Just then, Joel turned the corner leading to his house. The huge old edifice took everyone's breath away. The eaves were all lined with the large, old-fashioned bulbs, as were the windows and doors. The house-wide front porch as well as the steps were outlined, along with as the port couchere and the garage. From the eves also dripped the miniature 'icicle' curtains, which twinkled as though they were dripping. The front walk was flanked by small, lit, evergreens, in pots. On the open lawn, there was a Nativity set up. It was made of wood, cutouts that were painted with bright, jewel-tones. Kneeling beside the manger, along with all the traditional figures, knelt a Santa figure, hat in his clasped hands, head bowed in prayer. From an enormous star affixed to the top of the chimney, was a series of blue light-strings, forming a pathway to the top of the creche. It was breathtaking in its simplicity.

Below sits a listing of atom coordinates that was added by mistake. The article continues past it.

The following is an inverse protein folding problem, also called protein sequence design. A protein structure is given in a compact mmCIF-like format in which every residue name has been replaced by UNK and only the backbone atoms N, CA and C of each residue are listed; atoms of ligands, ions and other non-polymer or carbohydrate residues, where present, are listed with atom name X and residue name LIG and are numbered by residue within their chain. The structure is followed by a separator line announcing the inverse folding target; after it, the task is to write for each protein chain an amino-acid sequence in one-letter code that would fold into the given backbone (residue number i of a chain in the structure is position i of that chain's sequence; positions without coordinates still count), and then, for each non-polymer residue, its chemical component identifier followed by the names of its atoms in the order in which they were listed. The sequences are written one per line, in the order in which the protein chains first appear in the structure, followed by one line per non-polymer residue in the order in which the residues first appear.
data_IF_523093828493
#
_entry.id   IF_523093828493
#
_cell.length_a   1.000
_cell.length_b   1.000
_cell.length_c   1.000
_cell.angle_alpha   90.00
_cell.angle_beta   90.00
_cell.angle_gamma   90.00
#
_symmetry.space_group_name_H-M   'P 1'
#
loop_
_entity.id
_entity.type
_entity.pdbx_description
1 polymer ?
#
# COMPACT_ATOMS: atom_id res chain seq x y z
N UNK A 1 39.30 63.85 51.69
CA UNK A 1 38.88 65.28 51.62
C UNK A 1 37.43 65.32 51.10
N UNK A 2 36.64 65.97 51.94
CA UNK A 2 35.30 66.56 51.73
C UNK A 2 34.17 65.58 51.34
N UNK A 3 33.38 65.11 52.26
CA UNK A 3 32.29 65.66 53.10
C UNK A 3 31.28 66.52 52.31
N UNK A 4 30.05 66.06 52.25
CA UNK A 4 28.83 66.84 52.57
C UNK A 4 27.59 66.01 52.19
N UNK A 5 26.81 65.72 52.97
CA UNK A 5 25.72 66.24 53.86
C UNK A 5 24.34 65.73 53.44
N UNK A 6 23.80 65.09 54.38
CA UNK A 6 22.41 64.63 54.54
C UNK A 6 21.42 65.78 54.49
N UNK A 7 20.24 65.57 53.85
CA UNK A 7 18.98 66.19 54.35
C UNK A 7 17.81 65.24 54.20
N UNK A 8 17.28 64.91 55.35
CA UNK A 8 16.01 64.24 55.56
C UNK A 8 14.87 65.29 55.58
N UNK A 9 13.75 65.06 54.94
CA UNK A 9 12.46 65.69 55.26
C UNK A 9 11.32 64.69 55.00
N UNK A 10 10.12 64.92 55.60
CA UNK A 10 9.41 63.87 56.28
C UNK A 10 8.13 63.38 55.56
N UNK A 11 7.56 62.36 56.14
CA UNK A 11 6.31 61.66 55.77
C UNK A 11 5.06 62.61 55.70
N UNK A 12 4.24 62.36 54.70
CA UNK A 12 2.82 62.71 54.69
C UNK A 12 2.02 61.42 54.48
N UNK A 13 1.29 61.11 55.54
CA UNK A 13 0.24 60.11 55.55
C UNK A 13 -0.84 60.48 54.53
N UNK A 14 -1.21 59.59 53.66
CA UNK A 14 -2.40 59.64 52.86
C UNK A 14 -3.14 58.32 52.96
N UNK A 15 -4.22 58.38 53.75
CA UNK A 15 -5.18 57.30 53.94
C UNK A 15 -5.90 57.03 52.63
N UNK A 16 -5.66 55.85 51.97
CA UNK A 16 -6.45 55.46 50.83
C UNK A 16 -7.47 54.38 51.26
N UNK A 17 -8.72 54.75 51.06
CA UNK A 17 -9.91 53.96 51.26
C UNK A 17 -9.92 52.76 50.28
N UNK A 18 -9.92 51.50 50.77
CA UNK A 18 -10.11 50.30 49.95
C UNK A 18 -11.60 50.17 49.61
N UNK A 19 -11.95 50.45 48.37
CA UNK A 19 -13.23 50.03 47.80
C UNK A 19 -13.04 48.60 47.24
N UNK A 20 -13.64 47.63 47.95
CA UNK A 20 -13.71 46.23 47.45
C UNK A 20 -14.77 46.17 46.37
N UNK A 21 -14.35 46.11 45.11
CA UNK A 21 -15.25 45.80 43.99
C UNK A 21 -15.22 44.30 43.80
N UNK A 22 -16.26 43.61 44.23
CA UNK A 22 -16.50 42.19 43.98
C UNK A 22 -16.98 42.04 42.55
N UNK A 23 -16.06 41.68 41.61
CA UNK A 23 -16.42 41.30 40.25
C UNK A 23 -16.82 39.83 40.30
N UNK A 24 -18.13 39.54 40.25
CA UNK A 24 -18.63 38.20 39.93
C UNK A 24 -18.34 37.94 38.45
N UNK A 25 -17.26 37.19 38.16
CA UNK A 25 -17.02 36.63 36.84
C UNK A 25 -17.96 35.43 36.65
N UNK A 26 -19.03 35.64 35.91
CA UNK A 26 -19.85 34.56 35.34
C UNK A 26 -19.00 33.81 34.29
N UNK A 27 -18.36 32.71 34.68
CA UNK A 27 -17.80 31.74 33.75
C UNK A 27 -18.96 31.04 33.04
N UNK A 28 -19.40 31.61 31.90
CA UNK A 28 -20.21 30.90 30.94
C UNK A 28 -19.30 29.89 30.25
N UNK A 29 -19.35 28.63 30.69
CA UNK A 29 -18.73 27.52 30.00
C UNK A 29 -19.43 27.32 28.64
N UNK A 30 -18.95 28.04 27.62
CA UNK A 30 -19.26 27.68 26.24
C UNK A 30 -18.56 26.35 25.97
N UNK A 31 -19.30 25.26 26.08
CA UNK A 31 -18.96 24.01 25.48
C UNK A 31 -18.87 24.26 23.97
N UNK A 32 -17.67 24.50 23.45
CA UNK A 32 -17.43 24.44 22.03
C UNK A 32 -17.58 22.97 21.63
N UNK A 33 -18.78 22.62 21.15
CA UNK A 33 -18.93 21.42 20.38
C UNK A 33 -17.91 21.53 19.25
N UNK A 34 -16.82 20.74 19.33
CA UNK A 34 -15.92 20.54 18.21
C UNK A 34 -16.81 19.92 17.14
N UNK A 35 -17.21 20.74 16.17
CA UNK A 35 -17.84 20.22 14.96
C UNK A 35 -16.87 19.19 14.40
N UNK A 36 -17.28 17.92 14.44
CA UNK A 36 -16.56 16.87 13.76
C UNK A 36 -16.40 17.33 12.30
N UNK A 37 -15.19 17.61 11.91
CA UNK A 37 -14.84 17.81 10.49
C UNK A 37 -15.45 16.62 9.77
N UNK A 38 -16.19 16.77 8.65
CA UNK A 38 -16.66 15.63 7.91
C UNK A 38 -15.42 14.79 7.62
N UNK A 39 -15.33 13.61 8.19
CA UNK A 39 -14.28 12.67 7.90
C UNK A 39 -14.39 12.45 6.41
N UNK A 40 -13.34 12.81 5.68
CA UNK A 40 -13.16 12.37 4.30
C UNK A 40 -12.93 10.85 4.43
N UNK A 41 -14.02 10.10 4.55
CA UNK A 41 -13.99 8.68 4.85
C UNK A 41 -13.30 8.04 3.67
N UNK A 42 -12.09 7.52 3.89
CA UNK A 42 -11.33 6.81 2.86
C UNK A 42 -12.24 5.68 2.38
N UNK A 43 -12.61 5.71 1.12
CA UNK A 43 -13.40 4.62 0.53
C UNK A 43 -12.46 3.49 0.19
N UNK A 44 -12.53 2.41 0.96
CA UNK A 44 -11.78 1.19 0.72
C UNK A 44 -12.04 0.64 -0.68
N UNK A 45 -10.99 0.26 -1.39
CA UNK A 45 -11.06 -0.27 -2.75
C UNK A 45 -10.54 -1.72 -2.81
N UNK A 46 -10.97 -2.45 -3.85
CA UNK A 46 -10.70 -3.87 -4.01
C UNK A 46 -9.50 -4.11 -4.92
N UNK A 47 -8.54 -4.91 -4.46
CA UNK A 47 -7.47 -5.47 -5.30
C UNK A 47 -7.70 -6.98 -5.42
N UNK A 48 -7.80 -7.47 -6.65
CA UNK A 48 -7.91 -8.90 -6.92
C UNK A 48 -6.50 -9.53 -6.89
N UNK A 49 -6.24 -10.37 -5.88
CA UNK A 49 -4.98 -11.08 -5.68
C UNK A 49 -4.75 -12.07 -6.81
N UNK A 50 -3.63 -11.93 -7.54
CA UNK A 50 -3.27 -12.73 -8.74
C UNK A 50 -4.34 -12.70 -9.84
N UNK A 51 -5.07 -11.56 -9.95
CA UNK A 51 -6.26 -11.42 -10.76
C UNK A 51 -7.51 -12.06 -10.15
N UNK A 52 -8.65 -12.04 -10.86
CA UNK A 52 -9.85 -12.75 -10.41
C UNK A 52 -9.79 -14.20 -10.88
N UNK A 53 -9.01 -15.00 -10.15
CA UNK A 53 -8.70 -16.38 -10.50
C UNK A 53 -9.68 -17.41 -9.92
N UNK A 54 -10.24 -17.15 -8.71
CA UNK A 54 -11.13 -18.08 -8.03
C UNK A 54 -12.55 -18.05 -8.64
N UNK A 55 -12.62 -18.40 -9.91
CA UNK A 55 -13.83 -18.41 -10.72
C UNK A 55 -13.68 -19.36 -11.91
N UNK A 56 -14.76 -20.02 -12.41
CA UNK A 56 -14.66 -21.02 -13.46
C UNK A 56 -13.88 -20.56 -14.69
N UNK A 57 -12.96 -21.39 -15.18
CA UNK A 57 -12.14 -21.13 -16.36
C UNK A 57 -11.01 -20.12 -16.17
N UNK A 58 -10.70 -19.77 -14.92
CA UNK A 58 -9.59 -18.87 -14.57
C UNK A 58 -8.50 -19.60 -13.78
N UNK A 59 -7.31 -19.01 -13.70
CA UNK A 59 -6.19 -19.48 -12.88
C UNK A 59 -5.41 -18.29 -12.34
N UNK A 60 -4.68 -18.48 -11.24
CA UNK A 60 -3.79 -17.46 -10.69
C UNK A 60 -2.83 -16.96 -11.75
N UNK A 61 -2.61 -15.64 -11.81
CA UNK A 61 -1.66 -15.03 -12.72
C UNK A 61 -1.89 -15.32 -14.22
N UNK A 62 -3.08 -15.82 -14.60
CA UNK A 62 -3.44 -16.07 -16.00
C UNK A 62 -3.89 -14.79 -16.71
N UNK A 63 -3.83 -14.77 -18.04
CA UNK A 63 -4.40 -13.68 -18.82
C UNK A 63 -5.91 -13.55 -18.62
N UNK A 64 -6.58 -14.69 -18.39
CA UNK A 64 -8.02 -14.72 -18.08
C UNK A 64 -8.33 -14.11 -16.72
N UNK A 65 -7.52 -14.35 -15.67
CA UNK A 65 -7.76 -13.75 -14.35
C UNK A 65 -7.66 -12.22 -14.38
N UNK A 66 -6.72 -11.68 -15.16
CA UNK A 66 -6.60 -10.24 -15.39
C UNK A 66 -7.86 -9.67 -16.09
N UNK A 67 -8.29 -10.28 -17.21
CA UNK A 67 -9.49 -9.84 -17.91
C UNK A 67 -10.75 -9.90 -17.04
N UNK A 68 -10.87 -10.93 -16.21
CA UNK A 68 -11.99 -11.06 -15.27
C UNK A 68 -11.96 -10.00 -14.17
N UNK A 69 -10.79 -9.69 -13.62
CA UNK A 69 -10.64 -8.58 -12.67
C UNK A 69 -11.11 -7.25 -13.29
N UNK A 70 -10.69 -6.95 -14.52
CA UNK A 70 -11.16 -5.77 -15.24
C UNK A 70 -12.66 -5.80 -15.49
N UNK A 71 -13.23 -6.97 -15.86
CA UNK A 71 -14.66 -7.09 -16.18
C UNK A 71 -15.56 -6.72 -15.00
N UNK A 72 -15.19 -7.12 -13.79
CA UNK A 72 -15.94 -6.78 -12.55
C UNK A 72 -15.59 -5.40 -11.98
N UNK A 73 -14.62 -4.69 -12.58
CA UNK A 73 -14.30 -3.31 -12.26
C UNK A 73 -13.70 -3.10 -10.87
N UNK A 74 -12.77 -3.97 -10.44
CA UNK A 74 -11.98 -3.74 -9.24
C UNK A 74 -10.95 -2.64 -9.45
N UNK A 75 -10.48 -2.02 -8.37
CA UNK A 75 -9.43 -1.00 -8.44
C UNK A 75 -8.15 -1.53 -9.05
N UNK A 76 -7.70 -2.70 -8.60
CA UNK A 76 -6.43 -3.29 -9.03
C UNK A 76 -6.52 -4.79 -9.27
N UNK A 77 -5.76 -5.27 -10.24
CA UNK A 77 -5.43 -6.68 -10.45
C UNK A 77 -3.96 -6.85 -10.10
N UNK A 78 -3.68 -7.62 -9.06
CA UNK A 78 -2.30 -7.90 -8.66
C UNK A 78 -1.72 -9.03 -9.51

"Oh, wow. No wonder you wanted to finish here. This has to be the best one we've seen," Ronnie said softly. "It's wonderful, Joel. I can't believe you did all this yourself."

Joel laughed, "I didn't. I got JJ to climb up on the roof and do the star. Young Tyrone helped me string the lights, and Mable and I have put together the figures over the years. I make them and she paints them."

"It's beautiful, Joel," Jim agreed.

Pulling through the port couchere, he drove around to the back, where the opening to the garage was. Parking in front of the doors, Joel turned off the engine and opened the door. The door at the top of the ramp opened and a younger version of Mable came out, pushing her wheelchair. She watched shyly as the passengers exited and, shyly not looking at anyone, pushed the chair up to the door, where Joel was lifting Mable from her seat.

Once she was settled in her chair, Mable made the introductions. "Esther, this is Jim Ellison and his partner, Blair Sandburg. They work with Joel at the police station. You met Ronnie earlier."